Thirty-one Javan slow lorises take the next steps on the road to freedom
Thirty-one Javan slow lorises that have undergone treatment and rehabilitation at our Primate Rehabilitation Centre in Bogor, West Java, are now ready to be released back to their natural habitat in Gunung Sawal Wildlife Reserve (SMGS) and the Conservation Forest Masigit-Kareumbi, Bandung, West Java. They are currently undergoing a habitat habituation process before their complete release into the wild.
One of our vets, Indri Saptorini revealed that the 31 lorises consist of 17 males and 14 females. They were translocated from our Rehabilitation Centre at the foot of Mount Salak, Bogor, West Java, to the SMGS and the Masigit-Kareumbi Conservation Forest on the night of Thursday 2 May.
"Most of them are slow lorises handed over by the people to a number of Forestry Department (BKSDA) offices in the West Java Region and were passed on into our care to undergo rehabilitation. Now the slow lorises are in good condition and ready to return to the wild after going through a series of treatments and recovery,” Indri explained.
The steps to restore their natural behaviour start with quarantine and medical examinations to ensure that the lorises are free from diseases. Indri added that they must then undergo a long process to restore their natural behaviour. When they first arrive at the centre, the lorises’ condition is generally quite worrying. They are usually suffering from stress, trauma, malnutrition and behavioural changes because in captivity their physical and psychological needs as wild primates have not been met.
After undergoing the rehabilitation period, these endemic Javan primates are then translocated to the habituation site. The habituation enclosure is open forest surrounded by nets. Within it, there are various types of trees for natural food and shade for the slow lorises. The lorises are left for between two and four weeks to adapt and get to know their new environment.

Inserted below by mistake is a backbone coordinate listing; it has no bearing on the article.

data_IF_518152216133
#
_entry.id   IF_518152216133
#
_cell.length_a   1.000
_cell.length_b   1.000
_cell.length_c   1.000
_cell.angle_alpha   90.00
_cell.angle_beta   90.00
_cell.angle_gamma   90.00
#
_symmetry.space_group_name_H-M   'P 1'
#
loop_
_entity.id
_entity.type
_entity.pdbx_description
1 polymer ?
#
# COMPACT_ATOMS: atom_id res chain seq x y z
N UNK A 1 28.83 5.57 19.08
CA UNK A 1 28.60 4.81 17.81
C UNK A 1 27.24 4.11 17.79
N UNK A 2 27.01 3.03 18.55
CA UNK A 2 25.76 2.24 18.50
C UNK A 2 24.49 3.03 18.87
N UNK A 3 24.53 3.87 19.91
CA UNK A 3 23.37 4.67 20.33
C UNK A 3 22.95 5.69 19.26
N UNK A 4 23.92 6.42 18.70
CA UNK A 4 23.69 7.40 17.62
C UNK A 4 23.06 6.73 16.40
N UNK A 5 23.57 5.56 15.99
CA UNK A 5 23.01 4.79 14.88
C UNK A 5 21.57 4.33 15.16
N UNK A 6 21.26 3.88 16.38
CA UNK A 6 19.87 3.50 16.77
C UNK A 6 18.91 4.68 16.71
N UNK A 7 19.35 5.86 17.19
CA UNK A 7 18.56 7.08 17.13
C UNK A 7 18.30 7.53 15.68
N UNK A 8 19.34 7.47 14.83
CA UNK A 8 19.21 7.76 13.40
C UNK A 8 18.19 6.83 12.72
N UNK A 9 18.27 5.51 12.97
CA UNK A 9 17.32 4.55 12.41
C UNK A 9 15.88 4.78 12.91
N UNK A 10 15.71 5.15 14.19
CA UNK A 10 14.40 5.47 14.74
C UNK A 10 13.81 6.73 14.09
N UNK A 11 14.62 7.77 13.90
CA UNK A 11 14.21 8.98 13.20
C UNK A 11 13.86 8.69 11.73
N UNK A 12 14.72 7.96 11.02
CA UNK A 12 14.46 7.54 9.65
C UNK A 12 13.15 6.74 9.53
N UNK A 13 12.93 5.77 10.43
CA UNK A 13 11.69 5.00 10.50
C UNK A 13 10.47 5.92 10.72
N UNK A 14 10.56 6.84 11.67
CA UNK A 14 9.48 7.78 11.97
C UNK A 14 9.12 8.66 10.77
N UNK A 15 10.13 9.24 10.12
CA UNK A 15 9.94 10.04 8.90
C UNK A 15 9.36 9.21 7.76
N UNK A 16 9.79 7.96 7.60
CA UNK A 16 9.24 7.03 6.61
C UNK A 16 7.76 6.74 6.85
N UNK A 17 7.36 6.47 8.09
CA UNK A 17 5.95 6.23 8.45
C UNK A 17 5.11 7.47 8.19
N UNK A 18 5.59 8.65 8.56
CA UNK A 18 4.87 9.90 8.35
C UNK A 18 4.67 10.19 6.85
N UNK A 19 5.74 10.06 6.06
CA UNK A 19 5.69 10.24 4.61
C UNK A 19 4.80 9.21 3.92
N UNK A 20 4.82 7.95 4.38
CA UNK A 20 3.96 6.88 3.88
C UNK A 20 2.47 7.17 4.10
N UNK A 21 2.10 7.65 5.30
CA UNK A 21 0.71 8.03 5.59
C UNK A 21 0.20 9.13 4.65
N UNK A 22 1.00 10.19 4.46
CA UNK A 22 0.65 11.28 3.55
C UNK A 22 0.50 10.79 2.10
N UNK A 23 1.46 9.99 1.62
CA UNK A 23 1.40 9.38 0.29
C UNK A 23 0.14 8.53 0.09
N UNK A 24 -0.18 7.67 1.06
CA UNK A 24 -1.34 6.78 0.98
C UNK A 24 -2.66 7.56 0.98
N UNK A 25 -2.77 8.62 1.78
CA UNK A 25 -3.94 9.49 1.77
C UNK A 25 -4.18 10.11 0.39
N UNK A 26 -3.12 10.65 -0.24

"While undergoing habituation, the team in the field will continue to observe and record the behavioural development of these nocturnal primates every night. If during the habituation period all the lorises are active and there is no abnormal behaviour, then they can truly be released into the wild," he added.
Ammy Nurwati, Head of the Centre for Natural Resources Conservation (BBKSDA) West Java, said that the Javan slow loris protection and conservation programme in the West Java region is a collaboration between West Java BBKSDA and IAR Indonesia.
"This programme is one of our efforts to support the sustainability of the ecological processes in the region, and to maintain and increase the population of primate species as endemic animals whose numbers are currently in decline," he said.
Ammy explained that the two conservation areas have ecosystems that are considered suitable as a place of preservation and protection for slow loris populations in West Java. This was also supported by the results of a survey and study by our team with BBKSDA West Java which revealed that the area has good potential in terms of regional security, availability of food and shade, habitat carrying capacity and the level of threat of predators.
"So we all hope that with this release, they can breed and live their lives well. In addition, this programme belongs not only to the IAR and BBKSDA teams, we also involve local communities around the area in each stage of this slow loris conservation programme, starting from translocation to monitoring. This involvement means that they can preserve and protect the slow lorises in their habitat from various threats," he concluded.